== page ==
Stedelijk Museum, Erstwhile Director Beatrix Ruf Agree ‘to Leave Past Behind’ – – ARTnews

Beatrix Ruf.

ROBIN DE PUY

In a cryptic press release issued on Monday, the Stedelijk Museum in Amsterdam said that Beatrix Ruf, the institution’s former director who resigned amid accusations of conflicts of interest, and the museum had “agreed to leave the past behind.” According to the statement, Ruf will not return to her previous position. “She may, however, be invited to be involved in a specific exhibition or in other museum projects, under the responsibility of a future, as yet unappointed, artistic director,” the statement reads, in part.

“I am confident that the Stedelijk has a bright future ahead of it,” Ruf said in a statement. “And, if asked to do so, as former director I would of course be more than happy to make a small contribution to that every now and then.”

Ruf’s alleged conflicts of interest were first made public in October 2017 by the Dutch publication NRC, which reported that, when overseeing a 600-work donation to the museum by the collector Thomas Borgmann, she had failed to disclose certain details to the public. According to NRC, fines and clauses were written into the museum’s contract ensuring that work by artists such as Isa Genzken, Wolfgang Tillmans, and Cosima von Bonin would stay on view for certain periods of time. As director of the Kunsthalle Zurich, she had worked with galleries representing these artists. Additionally, Ruf was running the advisory firm Currentmatters, the profits of which were not reported on the Stedelijk’s annual report.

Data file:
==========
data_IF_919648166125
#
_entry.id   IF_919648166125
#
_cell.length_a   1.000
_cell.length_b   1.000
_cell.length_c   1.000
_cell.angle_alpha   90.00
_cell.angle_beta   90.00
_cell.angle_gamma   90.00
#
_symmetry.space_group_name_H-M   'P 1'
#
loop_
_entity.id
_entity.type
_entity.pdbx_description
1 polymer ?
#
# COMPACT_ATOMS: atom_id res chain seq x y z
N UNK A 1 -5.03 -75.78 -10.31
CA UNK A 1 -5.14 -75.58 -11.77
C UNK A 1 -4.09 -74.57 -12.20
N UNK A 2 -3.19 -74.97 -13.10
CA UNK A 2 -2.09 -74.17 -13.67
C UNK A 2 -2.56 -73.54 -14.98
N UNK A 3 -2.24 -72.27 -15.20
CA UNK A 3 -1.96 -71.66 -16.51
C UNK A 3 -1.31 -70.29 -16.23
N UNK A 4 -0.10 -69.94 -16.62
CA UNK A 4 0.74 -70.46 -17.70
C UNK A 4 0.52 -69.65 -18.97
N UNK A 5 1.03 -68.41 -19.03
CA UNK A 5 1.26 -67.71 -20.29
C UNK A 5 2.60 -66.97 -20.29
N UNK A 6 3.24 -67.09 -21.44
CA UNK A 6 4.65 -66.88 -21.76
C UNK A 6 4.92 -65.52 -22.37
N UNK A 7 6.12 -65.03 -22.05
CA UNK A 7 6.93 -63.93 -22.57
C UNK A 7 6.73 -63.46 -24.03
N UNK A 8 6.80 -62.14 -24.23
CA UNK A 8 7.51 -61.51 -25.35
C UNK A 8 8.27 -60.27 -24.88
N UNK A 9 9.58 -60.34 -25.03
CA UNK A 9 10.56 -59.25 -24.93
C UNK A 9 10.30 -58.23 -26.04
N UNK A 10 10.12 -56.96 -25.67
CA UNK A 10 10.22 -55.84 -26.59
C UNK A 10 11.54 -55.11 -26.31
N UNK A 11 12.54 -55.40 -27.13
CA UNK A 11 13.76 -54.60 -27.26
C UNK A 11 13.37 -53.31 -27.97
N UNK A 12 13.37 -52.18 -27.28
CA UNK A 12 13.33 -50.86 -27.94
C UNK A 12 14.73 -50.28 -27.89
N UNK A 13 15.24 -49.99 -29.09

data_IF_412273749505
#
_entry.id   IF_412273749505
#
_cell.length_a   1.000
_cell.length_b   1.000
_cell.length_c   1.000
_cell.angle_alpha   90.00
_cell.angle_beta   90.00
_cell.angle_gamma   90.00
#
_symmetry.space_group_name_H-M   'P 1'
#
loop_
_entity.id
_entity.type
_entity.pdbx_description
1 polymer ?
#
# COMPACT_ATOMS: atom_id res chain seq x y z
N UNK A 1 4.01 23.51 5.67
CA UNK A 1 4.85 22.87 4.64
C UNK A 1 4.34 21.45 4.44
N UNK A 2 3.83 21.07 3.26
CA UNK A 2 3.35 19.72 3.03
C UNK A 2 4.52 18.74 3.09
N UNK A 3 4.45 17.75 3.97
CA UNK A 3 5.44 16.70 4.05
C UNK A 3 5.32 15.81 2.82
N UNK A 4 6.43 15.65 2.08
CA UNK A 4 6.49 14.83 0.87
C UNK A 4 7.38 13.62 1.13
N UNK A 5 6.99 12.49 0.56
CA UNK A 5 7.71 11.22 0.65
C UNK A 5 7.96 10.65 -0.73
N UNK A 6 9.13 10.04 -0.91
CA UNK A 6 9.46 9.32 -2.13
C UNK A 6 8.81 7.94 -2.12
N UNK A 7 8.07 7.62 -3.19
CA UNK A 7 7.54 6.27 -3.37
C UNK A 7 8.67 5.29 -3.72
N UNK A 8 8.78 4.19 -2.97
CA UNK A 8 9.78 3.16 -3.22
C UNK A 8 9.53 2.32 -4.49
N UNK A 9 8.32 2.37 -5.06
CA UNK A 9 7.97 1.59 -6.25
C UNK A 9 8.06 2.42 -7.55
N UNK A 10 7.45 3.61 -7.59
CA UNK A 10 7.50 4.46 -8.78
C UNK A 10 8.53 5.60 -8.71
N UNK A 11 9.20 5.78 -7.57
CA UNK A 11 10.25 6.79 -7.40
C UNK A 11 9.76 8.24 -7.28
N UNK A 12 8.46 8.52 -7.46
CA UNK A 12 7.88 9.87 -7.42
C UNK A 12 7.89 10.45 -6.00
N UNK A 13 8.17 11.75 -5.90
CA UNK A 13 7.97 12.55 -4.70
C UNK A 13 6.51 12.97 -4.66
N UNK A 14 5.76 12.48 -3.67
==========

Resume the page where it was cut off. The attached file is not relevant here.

In response to the allegations, Ruf resigned from her post, which she had held for three years. A petition calling for her reinstatement was signed by many, and three board members left the museum. Eight months later, in June of last year, a new report found that the allegations against Ruf were unsubstantiated.

Truze Lodder, the chairperson of the Stedelijk’s supervisory board, said on Monday in a statement, “An independent investigation has cleared Beatrix Ruf of allegations reported in the media,” adding that “the report showed that Beatrix Ruf acted with integrity: her management BV was not an art consultancy and all of her side activities were approved by the then Supervisory Board. She has always put her heart and soul into the museum, and provided an impetus to the current artistic policy. In the future, the museum will treat her with the respect to which a former director of the Stedelijk is entitled.”

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